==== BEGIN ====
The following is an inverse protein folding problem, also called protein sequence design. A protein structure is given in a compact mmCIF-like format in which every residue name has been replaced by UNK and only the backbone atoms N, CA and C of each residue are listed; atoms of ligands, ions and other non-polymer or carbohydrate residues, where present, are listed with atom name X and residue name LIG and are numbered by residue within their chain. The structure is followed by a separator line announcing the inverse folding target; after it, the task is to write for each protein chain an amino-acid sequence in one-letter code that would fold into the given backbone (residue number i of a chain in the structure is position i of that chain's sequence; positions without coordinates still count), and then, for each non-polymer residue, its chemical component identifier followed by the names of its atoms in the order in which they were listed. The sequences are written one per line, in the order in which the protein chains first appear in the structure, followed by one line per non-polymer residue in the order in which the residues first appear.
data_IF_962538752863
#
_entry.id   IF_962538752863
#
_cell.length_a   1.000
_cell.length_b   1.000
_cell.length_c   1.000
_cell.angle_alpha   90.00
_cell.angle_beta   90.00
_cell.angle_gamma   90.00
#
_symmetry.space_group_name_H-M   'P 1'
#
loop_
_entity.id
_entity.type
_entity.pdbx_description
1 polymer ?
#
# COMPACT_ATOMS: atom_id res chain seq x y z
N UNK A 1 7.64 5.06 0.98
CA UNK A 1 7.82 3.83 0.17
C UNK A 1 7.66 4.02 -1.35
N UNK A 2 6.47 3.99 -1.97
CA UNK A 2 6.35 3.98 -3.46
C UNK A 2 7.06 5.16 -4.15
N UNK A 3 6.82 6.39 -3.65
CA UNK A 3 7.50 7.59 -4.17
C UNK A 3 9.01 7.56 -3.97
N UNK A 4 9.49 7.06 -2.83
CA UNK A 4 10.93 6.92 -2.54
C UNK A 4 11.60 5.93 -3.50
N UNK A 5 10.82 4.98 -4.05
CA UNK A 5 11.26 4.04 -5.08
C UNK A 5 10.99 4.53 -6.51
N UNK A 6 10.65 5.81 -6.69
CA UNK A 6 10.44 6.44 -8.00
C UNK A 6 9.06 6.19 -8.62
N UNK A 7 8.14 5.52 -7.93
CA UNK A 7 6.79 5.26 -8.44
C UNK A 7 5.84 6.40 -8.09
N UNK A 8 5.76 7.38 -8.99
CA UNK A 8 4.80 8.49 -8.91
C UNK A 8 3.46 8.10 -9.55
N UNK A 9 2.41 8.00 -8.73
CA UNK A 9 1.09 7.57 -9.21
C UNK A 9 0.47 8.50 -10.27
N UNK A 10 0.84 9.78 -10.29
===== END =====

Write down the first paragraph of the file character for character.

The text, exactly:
The following is an inverse protein folding problem, also called protein sequence design. A protein structure is given in a compact mmCIF-like format in which every residue name has been replaced by UNK and only the backbone atoms N, CA and C of each residue are listed; atoms of ligands, ions and other non-polymer or carbohydrate residues, where present, are listed with atom name X and residue name LIG and are numbered by residue within their chain. The structure is followed by a separator line announcing the inverse folding target; after it, the task is to write for each protein chain an amino-acid sequence in one-letter code that would fold into the given backbone (residue number i of a chain in the structure is position i of that chain's sequence; positions without coordinates still count), and then, for each non-polymer residue, its chemical component identifier followed by the names of its atoms in the order in which they were listed. The sequences are written one per line, in the order in which the protein chains first appear in the structure, followed by one line per non-polymer residue in the order in which the residues first appear.